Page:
Hemangioma is often on an MRI report of the lumbar or thoracic spine. I spend time in the office with patients going over the concept of a hemangioma. It can be intimidating to read your own MRI report and see blood vessel tumor in the bold print.
I spoke with a patient this week who had lumbar degenerative disc disease. He asked me about the “tumor” he read in his MRI report. We spent time going over a hemangioma and he left the office relieved. So what is a hemangioma and do you need to treat it? Here are 4 key points to know.
- What is a hemangioma? A hemangioma is a benign blood vessel tumor. Approximately 1 in 10 people have hemangiomas. When a hemangioma is in a vertebral body, it tends to be in the thoracic spine. Hemangiomas can occur in the cervical and lumbar spine as well. It is thought to occur more frequently in females and multiple hemangiomas can be seen in up to 1 in 3 people.
- Why are hemangiomas found in vertebral bodies? The vertebrae has a rich blood supply. Because of this fact, blood vessel tumors can occur. This is similar to the reason why a metastasis to the spine occurs in cancer. Unlike cancer, 99% of hemangiomas are not worrisome and are incidental findings.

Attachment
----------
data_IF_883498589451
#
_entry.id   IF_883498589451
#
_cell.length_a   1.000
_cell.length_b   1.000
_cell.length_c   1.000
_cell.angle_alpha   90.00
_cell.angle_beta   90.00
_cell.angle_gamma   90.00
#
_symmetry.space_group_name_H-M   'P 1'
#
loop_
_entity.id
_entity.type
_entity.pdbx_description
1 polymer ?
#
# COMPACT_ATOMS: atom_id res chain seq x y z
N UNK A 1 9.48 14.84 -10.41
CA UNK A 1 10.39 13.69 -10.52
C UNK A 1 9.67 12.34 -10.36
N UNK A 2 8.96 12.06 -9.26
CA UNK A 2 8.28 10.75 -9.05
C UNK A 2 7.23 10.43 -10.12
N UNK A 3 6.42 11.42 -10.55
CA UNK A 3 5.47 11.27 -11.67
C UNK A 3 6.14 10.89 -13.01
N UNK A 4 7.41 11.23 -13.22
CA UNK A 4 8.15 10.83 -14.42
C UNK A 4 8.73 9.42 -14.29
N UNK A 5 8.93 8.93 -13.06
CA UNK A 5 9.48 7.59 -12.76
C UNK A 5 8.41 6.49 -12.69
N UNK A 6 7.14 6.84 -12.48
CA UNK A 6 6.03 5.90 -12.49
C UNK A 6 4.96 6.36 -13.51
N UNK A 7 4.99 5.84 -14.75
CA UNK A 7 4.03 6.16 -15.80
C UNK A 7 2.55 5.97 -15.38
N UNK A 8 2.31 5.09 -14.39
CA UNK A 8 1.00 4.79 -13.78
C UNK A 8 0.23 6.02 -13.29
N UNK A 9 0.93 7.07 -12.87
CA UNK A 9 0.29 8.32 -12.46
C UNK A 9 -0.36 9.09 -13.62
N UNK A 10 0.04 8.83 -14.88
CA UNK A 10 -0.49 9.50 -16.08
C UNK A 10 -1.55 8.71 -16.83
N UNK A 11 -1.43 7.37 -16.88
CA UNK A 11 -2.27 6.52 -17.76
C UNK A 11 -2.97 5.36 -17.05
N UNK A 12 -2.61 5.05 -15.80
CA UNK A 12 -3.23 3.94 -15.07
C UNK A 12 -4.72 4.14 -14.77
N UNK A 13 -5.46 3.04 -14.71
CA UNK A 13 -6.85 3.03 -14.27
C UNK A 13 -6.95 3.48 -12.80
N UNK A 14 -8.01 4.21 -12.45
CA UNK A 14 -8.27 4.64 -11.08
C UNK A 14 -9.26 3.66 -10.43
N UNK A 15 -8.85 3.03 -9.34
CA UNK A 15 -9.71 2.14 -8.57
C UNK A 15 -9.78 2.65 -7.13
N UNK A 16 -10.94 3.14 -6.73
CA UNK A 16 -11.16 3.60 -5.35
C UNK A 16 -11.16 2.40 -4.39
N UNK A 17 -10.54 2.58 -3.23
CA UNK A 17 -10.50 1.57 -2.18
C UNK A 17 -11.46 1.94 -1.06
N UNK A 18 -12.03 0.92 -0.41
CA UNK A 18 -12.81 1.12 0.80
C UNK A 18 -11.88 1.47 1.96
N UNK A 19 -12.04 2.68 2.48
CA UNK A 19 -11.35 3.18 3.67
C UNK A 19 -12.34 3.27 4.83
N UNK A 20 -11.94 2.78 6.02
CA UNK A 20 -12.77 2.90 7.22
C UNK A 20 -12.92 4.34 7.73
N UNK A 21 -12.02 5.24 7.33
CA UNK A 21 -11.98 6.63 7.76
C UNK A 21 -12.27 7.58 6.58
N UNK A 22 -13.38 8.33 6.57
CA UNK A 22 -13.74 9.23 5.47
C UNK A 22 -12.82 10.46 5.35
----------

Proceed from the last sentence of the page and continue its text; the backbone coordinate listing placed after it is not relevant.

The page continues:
- When is a hemangioma in a vertebral body a problem? When a hemangioma begins to grow it can cause back pain. If the hemangioma is near the spinal cord, it’s growth can cause spinal cord dysfunction, or myelopathy, to develop. It is important to reiterate that less than 1% of hemangiomas grow to the point where intervention is required.
- What is the treatment for hemangiomas that grow? There are several types of treatment for a hemangioma. The first is radiation therapy. This is where x-ray beams are directed to the vertebral body where the hemangioma is located. This can be effective but can weaken the vertebral body leading to a compression fracture. This may require a kyphoplasty to stabilize the fracture. Kyphoplasty can also be used as an initial step for aggressive hemangiomas. Surgical excision of a hemangioma is a significant operation where a corpectomy is typically performed. This is where the vertebral body is removed surgically. Prior to the surgery an attempt may be made to embolize the hemangioma. This is a procedure where the blood supply is cut off from the blood vessel tumor.
If you have a hemangioma mentioned on an MRI report, take comfort in knowing that is likely an incidental finding. An MRI or CT scan will pick up imperfections in all of us. It is important to follow-up with a doctor you have confidence in to make sure it is incidental. If a hemangioma becomes aggressive, there are good options out there. What thoughts or comments do you have? Have you had a hemangioma on your MRI report? I would like to hear from you.